Trying to Gain Headway

By , May 6, 2018

Here on the homestead, we have entered the early days of what we consider the summer season (see Circle of the Seasons: Summer). This year, it’s all different.

We’ve had an odd year so far. The latest oddness has been our weather. General conversation suggests that everything’s late this year, but a neighbor observed that perhaps it’s not late, it’s just not as early as it has been for the past few years.

Whatever’s going on, we’re getting cool, wet, windy weather. Our headway suffers as a result.

changin weather on Lynn Canal, Alaska

The view’s improving after recent high winds (Photo: Mark A. Zeiger).

If you’ve followed this blog for long, you recognize spring is a frustrating season for us (see Fish or Cut . . . Wood). The homestead bottoms out; our food stores deplete before foraging picks up, the firewood supply dwindles, weather prevents outside work, the garden’s not ready, the soil often frozen. We bog down.

Late April/early May usually wakes us up. The herring run revitalizes nature, the songbirds return, the weather improves. We start to gain headway: fishing, wood harvest, outdoor construction, gardening—the true work of the homestead begins.

But, in our usually driest, mildest season, we’re getting high winds and enough rain to make outside work harder. As if to add insult to injury, the wind—mostly southerly—feels cold for this time of year!

It’s not as if we’re experiencing hurricanes, but the wind’s steady (relentless) enough to slow down our usual progress into the summer season. Nature perseveres: the hummingbirds arrived, other songbirds gather daily, the eulochan run in Lutak Inlet, and I’m sure the herring are here. We just don’t have the sunny, flat water conditions that usually accompany these seasonal developments. It’s not too windy for me to fish off the rocks—heaven knows I’ve done it before—but it’s been windy enough to make it uncomfortable, and even somewhat dangerous. Usually, by now, we’re doing the majority of our cooking with the sun ovens, but the wind knocks them over, and the rain showers lessen their effectiveness.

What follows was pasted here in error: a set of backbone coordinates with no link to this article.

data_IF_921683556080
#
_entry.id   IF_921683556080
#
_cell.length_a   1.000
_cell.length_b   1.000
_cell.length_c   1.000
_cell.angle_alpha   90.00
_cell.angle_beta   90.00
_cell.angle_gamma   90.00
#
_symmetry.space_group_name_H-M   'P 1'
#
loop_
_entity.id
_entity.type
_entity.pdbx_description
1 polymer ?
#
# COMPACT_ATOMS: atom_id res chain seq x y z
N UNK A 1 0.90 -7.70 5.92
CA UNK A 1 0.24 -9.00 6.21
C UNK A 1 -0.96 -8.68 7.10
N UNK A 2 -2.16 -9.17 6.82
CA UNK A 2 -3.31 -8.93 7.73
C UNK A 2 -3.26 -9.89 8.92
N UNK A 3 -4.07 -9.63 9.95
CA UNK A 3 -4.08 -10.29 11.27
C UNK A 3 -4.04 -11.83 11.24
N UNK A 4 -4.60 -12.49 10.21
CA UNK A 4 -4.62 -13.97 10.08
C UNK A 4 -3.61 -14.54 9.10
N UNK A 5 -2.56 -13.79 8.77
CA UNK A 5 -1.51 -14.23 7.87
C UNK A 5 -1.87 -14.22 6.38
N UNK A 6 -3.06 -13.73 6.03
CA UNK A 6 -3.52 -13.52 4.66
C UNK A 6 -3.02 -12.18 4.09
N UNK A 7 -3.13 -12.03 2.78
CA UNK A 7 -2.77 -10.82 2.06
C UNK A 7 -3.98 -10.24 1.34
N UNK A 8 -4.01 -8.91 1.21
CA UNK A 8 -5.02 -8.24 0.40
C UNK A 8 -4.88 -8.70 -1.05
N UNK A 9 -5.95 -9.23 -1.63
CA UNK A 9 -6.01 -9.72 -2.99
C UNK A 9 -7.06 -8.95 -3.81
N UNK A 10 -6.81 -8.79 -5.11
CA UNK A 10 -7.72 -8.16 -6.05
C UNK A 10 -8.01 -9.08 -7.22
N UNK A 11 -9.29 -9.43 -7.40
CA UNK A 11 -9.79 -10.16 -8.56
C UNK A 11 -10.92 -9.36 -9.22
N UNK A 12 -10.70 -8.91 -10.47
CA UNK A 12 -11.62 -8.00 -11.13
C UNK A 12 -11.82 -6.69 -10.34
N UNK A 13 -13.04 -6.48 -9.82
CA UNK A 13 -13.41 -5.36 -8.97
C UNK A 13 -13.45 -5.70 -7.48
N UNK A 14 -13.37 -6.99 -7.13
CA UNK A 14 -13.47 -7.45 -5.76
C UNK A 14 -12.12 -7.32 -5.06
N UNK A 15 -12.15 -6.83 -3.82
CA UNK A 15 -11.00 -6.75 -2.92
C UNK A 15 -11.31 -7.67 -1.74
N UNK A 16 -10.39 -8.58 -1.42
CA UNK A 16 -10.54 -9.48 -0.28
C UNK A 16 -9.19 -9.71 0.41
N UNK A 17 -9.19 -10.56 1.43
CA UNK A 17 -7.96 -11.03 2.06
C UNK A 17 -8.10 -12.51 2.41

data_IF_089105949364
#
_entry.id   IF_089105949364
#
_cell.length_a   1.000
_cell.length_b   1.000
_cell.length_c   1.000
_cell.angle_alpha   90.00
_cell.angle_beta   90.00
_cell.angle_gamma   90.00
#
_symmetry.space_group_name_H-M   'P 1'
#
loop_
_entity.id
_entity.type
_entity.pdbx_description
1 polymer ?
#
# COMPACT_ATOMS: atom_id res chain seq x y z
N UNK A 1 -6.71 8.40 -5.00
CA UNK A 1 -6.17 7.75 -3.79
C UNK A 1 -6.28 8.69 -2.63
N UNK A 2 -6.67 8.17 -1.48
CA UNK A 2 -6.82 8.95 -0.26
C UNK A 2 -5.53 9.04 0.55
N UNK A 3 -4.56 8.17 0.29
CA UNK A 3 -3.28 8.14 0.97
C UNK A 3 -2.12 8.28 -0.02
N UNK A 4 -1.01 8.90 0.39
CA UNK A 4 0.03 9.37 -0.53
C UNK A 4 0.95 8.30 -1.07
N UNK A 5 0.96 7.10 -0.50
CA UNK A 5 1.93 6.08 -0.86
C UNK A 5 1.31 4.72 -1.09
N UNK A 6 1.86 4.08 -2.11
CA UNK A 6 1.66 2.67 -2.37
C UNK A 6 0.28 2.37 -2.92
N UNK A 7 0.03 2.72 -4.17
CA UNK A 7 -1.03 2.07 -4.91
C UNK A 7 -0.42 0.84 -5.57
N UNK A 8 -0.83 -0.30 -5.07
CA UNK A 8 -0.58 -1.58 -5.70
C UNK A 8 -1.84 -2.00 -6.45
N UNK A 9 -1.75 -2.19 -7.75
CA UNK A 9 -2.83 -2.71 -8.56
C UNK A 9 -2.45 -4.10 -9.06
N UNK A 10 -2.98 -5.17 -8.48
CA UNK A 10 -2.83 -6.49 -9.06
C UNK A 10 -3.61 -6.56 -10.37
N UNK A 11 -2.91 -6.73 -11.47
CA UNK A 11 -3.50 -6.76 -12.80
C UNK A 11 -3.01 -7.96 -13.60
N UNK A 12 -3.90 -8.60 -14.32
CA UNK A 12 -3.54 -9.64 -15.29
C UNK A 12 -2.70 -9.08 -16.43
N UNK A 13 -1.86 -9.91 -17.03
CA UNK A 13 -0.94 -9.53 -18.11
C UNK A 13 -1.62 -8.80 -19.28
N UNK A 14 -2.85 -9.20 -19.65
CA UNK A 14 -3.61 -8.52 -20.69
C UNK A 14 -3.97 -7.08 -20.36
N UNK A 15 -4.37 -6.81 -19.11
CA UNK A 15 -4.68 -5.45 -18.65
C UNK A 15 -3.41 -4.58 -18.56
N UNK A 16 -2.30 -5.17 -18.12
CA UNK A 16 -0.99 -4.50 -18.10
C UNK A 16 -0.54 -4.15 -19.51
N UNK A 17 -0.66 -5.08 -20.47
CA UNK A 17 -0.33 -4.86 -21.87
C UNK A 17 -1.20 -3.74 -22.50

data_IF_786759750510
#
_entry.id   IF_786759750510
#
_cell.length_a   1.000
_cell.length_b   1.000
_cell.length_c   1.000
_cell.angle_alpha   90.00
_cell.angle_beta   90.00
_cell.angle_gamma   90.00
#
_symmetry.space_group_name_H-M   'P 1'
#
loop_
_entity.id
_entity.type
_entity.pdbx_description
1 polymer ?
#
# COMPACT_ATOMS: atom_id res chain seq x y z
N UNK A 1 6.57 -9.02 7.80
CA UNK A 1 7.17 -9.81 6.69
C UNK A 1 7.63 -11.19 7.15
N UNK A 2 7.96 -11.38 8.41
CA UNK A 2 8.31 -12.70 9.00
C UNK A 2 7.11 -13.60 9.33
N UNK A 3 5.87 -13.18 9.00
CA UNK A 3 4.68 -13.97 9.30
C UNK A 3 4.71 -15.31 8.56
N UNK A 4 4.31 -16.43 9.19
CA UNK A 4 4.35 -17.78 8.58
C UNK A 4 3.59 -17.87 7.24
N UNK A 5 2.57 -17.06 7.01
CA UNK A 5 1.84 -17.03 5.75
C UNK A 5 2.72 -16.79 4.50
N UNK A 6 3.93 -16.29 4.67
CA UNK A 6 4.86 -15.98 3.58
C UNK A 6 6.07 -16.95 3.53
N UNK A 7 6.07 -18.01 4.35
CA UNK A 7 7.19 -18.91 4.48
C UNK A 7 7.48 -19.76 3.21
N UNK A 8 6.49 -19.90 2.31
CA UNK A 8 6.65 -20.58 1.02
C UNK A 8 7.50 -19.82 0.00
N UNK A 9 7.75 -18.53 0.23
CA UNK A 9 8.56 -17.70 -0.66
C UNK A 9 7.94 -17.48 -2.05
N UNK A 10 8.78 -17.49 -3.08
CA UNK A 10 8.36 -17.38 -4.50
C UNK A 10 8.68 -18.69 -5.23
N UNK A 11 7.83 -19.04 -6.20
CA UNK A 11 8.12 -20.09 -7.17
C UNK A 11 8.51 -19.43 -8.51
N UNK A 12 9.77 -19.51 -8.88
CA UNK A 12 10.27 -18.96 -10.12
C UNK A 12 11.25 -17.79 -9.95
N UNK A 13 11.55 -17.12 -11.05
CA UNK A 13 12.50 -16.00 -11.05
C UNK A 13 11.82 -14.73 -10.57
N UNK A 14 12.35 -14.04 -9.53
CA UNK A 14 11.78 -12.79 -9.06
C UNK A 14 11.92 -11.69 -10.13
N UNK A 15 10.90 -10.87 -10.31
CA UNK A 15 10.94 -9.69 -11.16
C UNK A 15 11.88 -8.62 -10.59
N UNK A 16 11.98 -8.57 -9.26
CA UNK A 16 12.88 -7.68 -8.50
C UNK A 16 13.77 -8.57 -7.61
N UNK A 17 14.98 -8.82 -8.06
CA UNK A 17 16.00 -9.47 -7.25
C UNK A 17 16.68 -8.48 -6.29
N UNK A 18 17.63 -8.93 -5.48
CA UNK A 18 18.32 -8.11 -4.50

Broken hummingbird feeder

One of our hummingbird feeders fell and broke in the wind. Note the newly bloomed crocuses in the upper right hand corner (Photo: Mark A. Zeiger).

Perhaps the worst part is our morale. We depend on sunshine, calm, and warmth to bring us out of our winter shell, to make us want to get out and get going—to make headway.

I’m not saying we’re paralyzed. I’m finishing harvesting that widow maker tree for firewood. Michelle’s adding a new grow box to the garden. We’re accomplishing things, we’re starting new projects, we’re continuing to work the homestead, it just feels different this year. We lack the impetus of the season we’ve grown to count on.

The forecast offers hope. The wind may die this afternoon. I intend to get out and fish. I may get windburned, I may get a bit wet, but all I have to do is catch that first Dolly Varden of the season to re-energize me (see Hello Dolly!). I’ll feel like I’m making headway despite the less-than-optimal conditions.

2 Responses to “Trying to Gain Headway”

  1. Eva says:

    Mark, We, too, have had strange weather this year. We had two snows the first two Sundays in April which is rare for our location in the middle of the U.S.. Our winds have been so strong and now we have “skipped” spring and went straight to summer..supposed to be 84 degrees here today. Craziest weather ever!

  2. Mark Zeiger says:

    Eva, we can only expect it to get worse in the coming years!

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